The decade's most triggering comedy
Ohio Republican Senator J.D. Vance said Sunday he would “empower” the president to use military force to combat Mexican drug cartels as he warned about the increasing power of the criminal groups.
During an appearance on NBC News’s “Meet The Press” Sunday, Vance told host Chuck Todd that “real American leadership” is needed to combat the fentanyl crisis that’s originating outside American borders. Vance said the growing influence of drug cartels is concerning and that the U.S. must take action.
“I want to empower the president of the United States, whether that’s a Democrat or Republican, to use the power of the U.S. military to go after these drug cartels,” Vance said. “Here’s the real problem with Mexico, and it’s sort of two-fold: On the one hand, you have the cartels which are arguably the best-funded criminal terrorist organization in the entire world.”
“The second thing, Chuck, is we have to recognize the Mexican government is being in a lot of ways destabilized by the constant flow of fentanyl,” Vance added.
WATCH: Ohio Sen. J.D. Vance (R) would “empower” a president to use the U.S. military to go after drug cartels.@JDVance1: “You think the fentanyl problem is bad now, what about three years from now when the Mexican drug cartels are more powerful than the Mexican state itself?” pic.twitter.com/rhDWzhJIZ1
— Meet the Press (@MeetThePress) July 2, 2023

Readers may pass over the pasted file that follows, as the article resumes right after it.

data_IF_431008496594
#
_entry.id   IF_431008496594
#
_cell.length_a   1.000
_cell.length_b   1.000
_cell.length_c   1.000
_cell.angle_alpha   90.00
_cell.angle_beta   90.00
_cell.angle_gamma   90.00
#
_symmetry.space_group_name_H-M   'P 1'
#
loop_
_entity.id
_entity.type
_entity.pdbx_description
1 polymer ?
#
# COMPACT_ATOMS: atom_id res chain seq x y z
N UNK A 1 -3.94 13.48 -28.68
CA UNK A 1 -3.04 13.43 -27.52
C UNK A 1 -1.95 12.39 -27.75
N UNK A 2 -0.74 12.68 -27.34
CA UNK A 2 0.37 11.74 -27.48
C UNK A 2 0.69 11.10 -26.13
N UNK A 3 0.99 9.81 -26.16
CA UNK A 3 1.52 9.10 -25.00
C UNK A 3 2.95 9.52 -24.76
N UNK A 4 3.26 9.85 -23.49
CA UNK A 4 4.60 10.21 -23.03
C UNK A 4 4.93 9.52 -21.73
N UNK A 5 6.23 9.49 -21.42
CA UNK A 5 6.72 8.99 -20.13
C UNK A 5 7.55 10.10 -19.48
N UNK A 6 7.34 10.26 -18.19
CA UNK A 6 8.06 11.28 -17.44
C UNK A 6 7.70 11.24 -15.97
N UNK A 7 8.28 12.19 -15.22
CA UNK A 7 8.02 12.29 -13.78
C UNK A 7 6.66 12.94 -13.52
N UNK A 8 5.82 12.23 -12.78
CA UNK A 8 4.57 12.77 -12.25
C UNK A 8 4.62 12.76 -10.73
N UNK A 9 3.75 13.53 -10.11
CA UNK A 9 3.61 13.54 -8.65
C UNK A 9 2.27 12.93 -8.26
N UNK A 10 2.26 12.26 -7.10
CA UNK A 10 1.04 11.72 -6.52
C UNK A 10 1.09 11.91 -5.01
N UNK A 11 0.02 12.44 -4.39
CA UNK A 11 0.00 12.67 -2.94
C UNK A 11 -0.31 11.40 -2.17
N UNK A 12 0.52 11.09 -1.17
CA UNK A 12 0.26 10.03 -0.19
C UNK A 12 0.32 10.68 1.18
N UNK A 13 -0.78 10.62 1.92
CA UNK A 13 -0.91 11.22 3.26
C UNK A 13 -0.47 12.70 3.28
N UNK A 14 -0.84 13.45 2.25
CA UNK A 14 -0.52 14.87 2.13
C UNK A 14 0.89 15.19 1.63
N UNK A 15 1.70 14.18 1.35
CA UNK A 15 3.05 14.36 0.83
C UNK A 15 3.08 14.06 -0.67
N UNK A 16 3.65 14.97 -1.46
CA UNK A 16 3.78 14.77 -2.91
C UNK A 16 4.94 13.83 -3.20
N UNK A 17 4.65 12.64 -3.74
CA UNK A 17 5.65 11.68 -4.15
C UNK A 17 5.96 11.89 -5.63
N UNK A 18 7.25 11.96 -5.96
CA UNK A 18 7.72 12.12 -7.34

Vance told Todd that three years from now, the drug cartels could be more powerful than the Mexican state itself, comparing the situation to what happened in Colombia when the cartels became too dominant. He said he has spoken with Drug Enforcement Administration (DEA) agents who have told him that drug cartels’ revenue has increased “fourteen-fold” in the last couple of years, saying that’s a result of “bad border policies.”
The Ohio senator conceded the U.S. would be “hamstrung” if leaders assume “good faith” from China and Mexico — the two primary sources of fentanyl and fentanyl-related substances entering the U.S., according to the DEA — but said real progress is achievable. As for China, Vance said the United States must begin to exert economic pressure on the communist nation.
“The Chinese export a ton to the American markets, they absolutely need the American consumer to be able to run their businesses,” Vance said. “We should be willing to say that if you don’t stop sending fentanyl precursors to Mexico and to our own ports of entry, we’re going to really penalize you guys economically.”
Vance said the Biden administration should exert economic pressure through increasing tariffs to “extract a massive economic cost.”
Accidental overdose deaths in Ohio have increased by 1,056% since 1999, from 467 to 5,397 in 2021, according to data from the CDC reported by the “Meet The Press.” Eighty percent of those deaths involved opioids, making Ohio fifth in the nation for overdose deaths. From 2019 to 2020, overdose deaths in the U.S. increased by 31%. Fentanyl is behind the majority of overdose deaths, with roughly 150 people dying every day, NBC News reports.
According to the DEA, the Sinaloa and Jalisco cartels are the two primary groups responsible for fentanyl and methamphetamine overdose deaths of Americans. In an early May press release, the federal organization said its “top operational priority” is to defeat the two groups.
Many Republicans have argued that using military force to defeat the cartels is imperative. Former President Donald Trump has mentioned using “special forces” and “cyber warfare” to combat the leaders of the groups, while Florida Governor Ron DeSantis has endorsed the use of “deadly force” against drug traffickers.